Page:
We wandered around for a while. The kids got balloon fairy wings and balloon swords. I convinced them that face-painting was not a festival necessity. We shared an oversized tub of pink and blue fairy floss. I tried Arabic coffee served by a funky man in traditional clothing, which was thick and sweet, not unpleasant at all, but also not to my taste enough to become an Awesome Thing. We decided to stop for some dinner at some tables near the Gift a Smile stand, which brings me to the third Awesome Thing.
Gift a Smile is a charity who’s main aim is to bring joy to the lives of people who are suffering. They hand out bags chock full of toys in children’s hospitals and children’s wards. They organise parties for kids who are stuck in terrible situations, and raise money to financially assist their families. They visit nursing homes and the elderly in hospital, bringing with them gifts and food. They spend time with people, listen to their stories and offer them comfort. As far as Awesome Things go, a charity that goes out of their way to put smiles on faces is pretty damn awesome.
I happened to be friendly with one of the women who was running the Gift a Smile stand, so we went over to say hello. As part of their fundraising, they were selling some of the brightly coloured toys that they stock their gift bags with. My kids wanted one of everything, and my friend kept on giving them things, refusing my money. My dad eventually pushed some cash into the hand of one of the volunteers. He can’t say no to my kids, and he can’t say no to a charity that tries to brighten the day of sick kids either. Gift a Smile is passionate about giving special needs kids and their families support, and many of the families who volunteer are families with special needs kids as well. The sacrifices these people make, to volunteer their time, as well as taking care of their own families is amazing. Gift a Smile, I tip my hat at you.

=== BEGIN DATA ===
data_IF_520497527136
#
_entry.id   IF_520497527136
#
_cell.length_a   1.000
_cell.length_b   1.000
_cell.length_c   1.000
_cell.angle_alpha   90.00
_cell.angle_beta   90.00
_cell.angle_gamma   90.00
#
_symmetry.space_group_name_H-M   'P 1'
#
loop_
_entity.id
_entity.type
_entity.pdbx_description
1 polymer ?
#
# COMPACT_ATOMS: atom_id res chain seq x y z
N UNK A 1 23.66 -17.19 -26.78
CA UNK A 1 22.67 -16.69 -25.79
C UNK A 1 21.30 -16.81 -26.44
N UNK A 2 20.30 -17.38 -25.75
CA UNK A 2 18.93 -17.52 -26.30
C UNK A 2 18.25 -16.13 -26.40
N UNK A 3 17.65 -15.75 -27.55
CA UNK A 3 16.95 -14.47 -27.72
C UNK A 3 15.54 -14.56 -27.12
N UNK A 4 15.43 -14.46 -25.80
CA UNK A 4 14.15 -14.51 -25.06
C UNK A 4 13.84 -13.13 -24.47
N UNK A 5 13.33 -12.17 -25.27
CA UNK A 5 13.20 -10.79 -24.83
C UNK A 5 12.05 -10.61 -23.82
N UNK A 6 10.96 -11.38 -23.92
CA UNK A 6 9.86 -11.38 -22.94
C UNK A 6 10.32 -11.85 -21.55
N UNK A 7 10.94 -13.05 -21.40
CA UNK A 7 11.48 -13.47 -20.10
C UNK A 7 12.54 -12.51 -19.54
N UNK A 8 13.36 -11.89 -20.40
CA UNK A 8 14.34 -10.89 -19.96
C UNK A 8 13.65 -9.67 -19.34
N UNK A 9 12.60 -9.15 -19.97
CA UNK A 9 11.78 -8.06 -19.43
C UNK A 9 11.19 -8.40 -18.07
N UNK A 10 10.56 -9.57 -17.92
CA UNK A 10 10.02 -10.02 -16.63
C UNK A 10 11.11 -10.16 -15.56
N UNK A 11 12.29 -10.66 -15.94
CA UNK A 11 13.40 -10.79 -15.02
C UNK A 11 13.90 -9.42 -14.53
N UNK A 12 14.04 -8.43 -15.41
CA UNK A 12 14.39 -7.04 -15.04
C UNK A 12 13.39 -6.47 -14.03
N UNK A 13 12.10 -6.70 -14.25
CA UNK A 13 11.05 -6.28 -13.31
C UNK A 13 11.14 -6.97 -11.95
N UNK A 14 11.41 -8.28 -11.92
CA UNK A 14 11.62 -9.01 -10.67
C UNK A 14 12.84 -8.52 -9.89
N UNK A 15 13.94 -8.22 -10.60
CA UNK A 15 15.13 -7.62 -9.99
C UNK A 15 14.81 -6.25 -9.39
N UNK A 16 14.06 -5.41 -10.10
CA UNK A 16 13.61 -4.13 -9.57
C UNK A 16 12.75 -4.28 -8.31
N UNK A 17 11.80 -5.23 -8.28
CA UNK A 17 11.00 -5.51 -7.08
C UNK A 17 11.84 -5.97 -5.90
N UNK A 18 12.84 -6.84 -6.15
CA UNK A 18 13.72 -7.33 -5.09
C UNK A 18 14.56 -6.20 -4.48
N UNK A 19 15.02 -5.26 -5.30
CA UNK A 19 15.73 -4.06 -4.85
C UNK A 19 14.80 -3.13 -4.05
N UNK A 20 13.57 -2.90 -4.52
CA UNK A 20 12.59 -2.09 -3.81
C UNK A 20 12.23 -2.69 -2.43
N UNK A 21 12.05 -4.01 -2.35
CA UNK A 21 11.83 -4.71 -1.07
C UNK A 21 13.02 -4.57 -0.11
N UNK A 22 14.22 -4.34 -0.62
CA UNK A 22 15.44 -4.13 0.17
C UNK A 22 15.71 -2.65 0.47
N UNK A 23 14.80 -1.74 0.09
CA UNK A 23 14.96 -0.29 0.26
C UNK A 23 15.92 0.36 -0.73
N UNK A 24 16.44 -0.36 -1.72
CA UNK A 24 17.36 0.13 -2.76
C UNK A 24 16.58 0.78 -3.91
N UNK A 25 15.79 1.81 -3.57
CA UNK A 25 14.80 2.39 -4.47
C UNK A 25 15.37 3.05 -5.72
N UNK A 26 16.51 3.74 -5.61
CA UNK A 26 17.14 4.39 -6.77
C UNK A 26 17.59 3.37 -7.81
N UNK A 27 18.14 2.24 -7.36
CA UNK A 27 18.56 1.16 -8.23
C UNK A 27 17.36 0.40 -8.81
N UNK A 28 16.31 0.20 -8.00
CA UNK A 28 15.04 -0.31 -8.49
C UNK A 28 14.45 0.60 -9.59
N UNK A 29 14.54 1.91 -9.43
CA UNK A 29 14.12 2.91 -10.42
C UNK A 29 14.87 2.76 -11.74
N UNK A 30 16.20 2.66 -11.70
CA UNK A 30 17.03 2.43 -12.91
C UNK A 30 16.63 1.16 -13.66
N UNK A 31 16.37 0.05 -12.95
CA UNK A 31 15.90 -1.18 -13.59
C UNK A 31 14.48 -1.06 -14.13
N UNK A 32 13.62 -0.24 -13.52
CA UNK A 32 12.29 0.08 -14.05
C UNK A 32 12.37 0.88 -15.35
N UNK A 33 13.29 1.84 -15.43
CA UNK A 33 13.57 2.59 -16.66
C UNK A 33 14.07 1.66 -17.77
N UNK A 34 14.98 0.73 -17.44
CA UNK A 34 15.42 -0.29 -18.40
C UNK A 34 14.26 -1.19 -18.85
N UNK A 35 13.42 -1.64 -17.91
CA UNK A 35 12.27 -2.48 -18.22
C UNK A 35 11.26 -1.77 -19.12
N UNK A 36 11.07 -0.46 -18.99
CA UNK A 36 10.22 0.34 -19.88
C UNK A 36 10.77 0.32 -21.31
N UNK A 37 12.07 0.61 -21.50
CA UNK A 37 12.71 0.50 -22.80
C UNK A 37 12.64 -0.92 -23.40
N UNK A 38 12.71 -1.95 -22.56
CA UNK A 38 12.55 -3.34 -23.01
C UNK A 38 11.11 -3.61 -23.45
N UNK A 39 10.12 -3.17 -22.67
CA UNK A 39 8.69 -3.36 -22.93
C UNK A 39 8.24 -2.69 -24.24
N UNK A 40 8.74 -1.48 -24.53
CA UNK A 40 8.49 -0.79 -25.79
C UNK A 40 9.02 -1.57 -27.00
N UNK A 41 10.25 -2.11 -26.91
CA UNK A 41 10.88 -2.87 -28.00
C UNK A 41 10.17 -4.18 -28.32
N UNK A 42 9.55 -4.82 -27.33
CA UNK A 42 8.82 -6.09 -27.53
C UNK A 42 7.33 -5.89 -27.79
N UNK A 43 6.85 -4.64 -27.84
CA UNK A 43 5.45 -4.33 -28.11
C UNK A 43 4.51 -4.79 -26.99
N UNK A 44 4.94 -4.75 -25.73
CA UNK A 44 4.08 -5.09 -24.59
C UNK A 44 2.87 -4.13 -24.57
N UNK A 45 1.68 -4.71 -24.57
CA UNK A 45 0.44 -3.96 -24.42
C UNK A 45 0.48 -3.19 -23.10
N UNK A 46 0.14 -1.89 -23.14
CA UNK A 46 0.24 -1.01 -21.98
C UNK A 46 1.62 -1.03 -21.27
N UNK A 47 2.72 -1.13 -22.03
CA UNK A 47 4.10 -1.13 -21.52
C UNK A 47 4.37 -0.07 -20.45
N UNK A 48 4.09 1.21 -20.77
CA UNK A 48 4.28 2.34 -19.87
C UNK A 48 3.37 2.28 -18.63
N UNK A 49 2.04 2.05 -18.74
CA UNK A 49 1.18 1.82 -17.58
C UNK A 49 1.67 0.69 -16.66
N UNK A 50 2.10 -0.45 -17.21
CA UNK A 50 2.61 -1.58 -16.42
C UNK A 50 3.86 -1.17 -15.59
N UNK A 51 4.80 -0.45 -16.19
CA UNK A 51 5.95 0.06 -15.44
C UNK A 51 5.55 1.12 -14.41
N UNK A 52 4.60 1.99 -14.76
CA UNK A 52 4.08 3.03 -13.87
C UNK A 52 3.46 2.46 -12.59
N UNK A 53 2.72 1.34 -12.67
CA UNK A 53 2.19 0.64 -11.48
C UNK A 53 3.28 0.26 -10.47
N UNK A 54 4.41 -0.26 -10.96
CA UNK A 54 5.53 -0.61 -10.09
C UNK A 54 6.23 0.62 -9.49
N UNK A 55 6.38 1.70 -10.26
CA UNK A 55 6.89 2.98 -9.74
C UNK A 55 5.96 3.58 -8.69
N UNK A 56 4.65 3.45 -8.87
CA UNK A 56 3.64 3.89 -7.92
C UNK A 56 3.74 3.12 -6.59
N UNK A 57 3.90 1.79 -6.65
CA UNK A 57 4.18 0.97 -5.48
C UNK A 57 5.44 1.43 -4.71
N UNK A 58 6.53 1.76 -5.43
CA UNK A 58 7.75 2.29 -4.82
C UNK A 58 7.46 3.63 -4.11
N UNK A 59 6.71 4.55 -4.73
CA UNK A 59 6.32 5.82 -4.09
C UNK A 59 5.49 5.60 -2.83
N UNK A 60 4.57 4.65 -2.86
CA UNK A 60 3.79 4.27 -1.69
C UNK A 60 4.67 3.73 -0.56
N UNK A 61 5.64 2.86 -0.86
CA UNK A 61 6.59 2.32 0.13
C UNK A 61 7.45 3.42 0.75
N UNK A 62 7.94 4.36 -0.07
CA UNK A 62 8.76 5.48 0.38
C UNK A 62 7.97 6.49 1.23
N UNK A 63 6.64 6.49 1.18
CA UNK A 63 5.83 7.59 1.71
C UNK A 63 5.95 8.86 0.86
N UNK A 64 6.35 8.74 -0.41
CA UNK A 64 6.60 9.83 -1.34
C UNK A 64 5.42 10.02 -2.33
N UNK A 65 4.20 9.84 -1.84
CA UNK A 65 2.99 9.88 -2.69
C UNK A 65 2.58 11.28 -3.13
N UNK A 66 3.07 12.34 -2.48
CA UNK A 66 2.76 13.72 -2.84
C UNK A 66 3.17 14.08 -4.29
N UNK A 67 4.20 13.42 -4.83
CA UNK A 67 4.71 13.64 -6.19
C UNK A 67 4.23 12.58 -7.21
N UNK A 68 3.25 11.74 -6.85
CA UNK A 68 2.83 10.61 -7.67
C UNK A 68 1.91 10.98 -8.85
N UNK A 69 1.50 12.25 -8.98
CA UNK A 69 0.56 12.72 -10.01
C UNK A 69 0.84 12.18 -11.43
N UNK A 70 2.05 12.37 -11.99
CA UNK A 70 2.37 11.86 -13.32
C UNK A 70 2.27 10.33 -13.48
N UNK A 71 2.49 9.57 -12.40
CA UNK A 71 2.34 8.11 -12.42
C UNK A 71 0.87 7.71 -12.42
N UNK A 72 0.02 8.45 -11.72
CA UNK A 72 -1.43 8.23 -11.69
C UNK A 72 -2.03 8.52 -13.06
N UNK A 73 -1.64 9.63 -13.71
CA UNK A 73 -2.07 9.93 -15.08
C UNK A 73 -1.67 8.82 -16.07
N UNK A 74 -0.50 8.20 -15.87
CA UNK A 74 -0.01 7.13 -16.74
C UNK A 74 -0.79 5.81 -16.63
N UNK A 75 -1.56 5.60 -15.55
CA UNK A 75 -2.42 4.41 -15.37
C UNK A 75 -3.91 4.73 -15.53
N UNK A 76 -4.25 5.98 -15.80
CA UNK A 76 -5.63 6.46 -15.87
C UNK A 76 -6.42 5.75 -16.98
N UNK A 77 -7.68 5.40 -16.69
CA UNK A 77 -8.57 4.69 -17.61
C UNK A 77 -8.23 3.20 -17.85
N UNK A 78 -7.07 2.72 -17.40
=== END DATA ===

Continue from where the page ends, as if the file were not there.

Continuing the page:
As I was speaking to my friend at Gift a Smile, I noticed a very popular stand selling baked donuts. My friend explained to me that these were not just any donuts, they were being sold by a man who had traveled to Sydney from Melbourne. He was confined to a wheelchair after a terrible accident, and is currently on the long path towards his goal of walking again. Not only were the donuts delicious (Nutella filled! OMG!), Yogi was quite lovely, chatting to people, posing for photos, showing off a bit for the kids. His treatment is costly and time consuming, and his dedication and willingness to go the hard yards to get back what was taken from him is pretty awe-inspiring. I believe they are still selling donuts in Sydney, so if you get a chance, buy a box. Yogi Sanchez is definitely the fourth Awesome Thing that I found at the Eid Show. Tasty treats combined with dedicated perseverance is awesome in anyone’s book.
It was getting late and the kids were getting cold and tired. My daughter started complaining about not getting a wax mould of her hand, my son was bummed that he was too young for the motorbikes. Suddenly, explosions filled the air, and hundreds of people started streaming towards the grassed area. The fifth Awesome Thing, fireworks! We usually just watch them from the yard of our house, but this year we ran towards the field with the crowd. A friend’s teenage daughter grabbed my three year old, and took him right to the front of the barriers to watch. My one year old stared in complete awe. This is what made it an Awesome thing. I love watching kids when they see fireworks for the first time! The display was pretty spectacular, and we were lucky enough to have a really good spot. Yay for fireworks!
The sixth Awesome Thing was not specific to any experience or group. It was the sense of community that was present the entire time we were there. It wasn’t exclusive to one group or another. It was completely inclusive. From the young man who helped my son off a ride, to the people laughing
at with me when I was rocking out riding a camel, it was an event filled with joy and pride in one’s community. This is a community of people who are often given such a hard time in the media, and an even harder time by certain groups of people on social media. Yet they are incredibly generous, welcoming and fun to hang around with. These are people who let little kids push in front of them in the toilet line when they are busting pee. They are nice people, regular people.
We left the Eid Show with three happy, sugar filled kids who thoroughly enjoyed the adventure. If you live locally and have always wondered, head on over next year. Have some fun!